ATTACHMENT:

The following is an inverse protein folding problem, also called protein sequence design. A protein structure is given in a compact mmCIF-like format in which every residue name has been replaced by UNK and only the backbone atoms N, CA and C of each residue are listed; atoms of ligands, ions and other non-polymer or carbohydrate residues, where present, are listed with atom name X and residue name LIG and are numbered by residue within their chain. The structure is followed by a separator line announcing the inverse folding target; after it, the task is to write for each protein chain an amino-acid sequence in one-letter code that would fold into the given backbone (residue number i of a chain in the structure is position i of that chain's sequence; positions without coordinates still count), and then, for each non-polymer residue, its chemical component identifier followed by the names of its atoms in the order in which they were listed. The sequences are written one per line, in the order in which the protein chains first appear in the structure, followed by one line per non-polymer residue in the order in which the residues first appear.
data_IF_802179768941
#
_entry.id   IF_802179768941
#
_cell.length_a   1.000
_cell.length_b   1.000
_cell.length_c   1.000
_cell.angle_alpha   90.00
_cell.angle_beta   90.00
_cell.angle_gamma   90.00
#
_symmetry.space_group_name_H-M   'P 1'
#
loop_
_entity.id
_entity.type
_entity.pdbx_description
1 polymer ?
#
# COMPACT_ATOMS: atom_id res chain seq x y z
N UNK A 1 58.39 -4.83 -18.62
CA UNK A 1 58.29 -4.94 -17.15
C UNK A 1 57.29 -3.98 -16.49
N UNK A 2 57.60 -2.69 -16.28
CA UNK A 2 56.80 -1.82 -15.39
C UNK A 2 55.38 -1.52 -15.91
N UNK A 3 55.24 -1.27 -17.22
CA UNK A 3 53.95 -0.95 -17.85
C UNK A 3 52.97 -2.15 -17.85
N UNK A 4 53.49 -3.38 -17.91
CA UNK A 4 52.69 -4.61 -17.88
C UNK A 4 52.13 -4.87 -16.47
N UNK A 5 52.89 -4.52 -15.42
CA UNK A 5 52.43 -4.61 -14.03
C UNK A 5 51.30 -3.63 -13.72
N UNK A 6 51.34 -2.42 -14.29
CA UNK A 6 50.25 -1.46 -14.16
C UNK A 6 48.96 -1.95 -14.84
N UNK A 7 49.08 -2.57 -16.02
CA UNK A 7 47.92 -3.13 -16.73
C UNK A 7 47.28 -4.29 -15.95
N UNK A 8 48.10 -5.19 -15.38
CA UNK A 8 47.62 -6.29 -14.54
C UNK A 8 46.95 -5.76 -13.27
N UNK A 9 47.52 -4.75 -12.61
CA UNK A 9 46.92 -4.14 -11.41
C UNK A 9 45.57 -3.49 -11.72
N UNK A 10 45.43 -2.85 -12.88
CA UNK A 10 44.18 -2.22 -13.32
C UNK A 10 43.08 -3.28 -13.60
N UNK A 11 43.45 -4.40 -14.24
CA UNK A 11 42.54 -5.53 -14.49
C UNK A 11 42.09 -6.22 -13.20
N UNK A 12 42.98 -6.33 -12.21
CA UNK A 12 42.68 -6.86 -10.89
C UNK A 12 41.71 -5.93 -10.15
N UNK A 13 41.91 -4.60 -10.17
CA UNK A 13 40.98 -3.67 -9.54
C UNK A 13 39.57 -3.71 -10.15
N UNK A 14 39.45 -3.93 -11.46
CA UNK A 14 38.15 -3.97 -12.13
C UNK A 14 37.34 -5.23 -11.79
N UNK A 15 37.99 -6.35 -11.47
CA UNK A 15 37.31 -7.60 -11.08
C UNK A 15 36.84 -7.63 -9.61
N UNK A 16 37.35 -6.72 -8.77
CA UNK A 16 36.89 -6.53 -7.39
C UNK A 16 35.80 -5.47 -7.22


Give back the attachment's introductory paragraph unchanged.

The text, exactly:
The following is an inverse protein folding problem, also called protein sequence design. A protein structure is given in a compact mmCIF-like format in which every residue name has been replaced by UNK and only the backbone atoms N, CA and C of each residue are listed; atoms of ligands, ions and other non-polymer or carbohydrate residues, where present, are listed with atom name X and residue name LIG and are numbered by residue within their chain. The structure is followed by a separator line announcing the inverse folding target; after it, the task is to write for each protein chain an amino-acid sequence in one-letter code that would fold into the given backbone (residue number i of a chain in the structure is position i of that chain's sequence; positions without coordinates still count), and then, for each non-polymer residue, its chemical component identifier followed by the names of its atoms in the order in which they were listed. The sequences are written one per line, in the order in which the protein chains first appear in the structure, followed by one line per non-polymer residue in the order in which the residues first appear.